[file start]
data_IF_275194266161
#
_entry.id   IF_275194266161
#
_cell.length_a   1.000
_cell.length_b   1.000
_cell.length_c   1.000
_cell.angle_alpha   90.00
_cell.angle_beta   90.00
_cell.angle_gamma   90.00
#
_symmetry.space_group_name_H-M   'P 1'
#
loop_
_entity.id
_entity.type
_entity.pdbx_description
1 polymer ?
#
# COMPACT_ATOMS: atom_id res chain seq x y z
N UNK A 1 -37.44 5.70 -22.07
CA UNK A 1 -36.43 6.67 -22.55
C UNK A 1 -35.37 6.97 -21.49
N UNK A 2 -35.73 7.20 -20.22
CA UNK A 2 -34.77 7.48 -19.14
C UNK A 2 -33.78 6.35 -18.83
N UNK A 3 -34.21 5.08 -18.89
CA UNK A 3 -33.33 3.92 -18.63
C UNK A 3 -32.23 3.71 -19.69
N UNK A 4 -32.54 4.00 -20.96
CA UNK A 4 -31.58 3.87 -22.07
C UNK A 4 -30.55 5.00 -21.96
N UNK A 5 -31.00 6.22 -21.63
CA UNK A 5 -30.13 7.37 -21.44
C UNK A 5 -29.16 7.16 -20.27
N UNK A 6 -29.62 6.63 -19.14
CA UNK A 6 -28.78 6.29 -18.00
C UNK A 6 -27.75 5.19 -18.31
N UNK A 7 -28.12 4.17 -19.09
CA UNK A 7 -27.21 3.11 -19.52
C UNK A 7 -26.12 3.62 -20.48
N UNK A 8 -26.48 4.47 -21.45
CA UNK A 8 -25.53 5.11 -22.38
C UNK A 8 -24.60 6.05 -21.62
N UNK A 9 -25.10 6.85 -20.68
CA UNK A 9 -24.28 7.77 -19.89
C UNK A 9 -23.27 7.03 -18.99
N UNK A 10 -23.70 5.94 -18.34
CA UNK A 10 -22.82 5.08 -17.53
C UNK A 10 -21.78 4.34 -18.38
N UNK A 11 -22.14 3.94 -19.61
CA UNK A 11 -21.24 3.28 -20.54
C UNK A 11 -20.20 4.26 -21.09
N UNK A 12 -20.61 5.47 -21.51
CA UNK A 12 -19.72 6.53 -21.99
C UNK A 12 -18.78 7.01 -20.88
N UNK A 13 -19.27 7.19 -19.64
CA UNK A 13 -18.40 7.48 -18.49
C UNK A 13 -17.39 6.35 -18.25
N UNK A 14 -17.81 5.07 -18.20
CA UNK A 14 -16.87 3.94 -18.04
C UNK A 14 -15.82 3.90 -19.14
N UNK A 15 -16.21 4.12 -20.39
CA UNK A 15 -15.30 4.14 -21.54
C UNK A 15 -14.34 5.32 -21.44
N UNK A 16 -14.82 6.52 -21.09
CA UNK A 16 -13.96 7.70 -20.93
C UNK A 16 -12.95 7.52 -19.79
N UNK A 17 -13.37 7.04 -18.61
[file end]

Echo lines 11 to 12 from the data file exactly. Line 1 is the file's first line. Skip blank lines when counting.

#
_symmetry.space_group_name_H-M   'P 1'